There are numerous invasive species destroying our natural world here in the United States. The list is very scary, reading it made me feel like I was living in an “Aliens are Destroying Our Planet” movie. The sad thing is that we, humans, are destroying it all by ourselves in so many ways. Two good sites with information on all of the invasive species found here are: Invasive Species in Minnesota and Minnesota Department of Natural Resources

If invasive species are not stopped, our natural world will be forever changed … and not for the better. I wonder who thought purposefully bringing in these new species to the area in the first place was a good idea? We quarantine most entries of plants, animals and produce to the country … why were these invited in without looking at the consequences, first? Why do we continue to spread them to new locations so easily knowing how harmful they can be.

People blame the plant or creature for destroying our trees and lake life … but, the real blame needs to go to the people who thought it was a good idea to bring them here in the first place and to those who casually spread them to new areas without thinking or out of laziness.

The human race will be the cancer of the planet. ~Julian Huxley

On a happier note (less doom and destruction), check out my photo blog for some pictures of my northern Minnesota Spring (before it is totally destroyed by invasive species – sarcasm – Hopefully, we can turn things around and save our trees and lakes in time)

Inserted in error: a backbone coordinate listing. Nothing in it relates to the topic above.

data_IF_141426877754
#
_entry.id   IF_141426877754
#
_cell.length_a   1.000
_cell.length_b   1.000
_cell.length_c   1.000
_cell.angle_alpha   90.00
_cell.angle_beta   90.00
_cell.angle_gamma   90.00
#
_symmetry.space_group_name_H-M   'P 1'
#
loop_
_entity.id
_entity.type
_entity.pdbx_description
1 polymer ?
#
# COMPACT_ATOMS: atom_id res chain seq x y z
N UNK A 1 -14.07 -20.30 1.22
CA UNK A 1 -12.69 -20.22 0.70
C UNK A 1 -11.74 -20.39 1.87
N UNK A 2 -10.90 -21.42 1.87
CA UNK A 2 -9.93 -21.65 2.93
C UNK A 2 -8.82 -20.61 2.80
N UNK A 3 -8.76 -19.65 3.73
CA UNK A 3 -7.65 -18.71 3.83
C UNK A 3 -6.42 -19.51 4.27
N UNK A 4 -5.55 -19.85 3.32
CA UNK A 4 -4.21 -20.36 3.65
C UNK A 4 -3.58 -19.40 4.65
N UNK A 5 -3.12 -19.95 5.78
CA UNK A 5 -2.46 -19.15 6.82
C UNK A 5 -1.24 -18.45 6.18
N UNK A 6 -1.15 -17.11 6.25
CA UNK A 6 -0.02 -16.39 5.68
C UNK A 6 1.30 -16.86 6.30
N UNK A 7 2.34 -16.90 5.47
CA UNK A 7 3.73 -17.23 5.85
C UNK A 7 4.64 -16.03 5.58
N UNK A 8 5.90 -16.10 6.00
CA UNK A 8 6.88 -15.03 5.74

~ by bearyweather on May 31, 2012.

10 Responses to “Unintentional Destruction Caused by People . . .”

  1. There is a park I like to visit here in Ohio that has a section of trees that have been attacked by this creature…there are signs I see posted about not transporting firewood. For a very good reason! 😦

    • I hope people stop transporting firewood. When I was growing up in St. Paul, the suburban roads were all planted in elms. In the summer time it was like driving in a tunnel of shady leaves … Dutch Elm disease killed them all and forever changed the landscape and beauty of those streets. Will we never learn?

  2. When I first saw those last year (Virginia) I was perplexed until the hubby told me what they were.

  3. We don’t have the issue with the ash here, but we are fighting the mussels and milfoil. We have also had our trout fishery badly damage because someone in the past illegally planted northern pike in some of our streams and they are a major predator of the trout.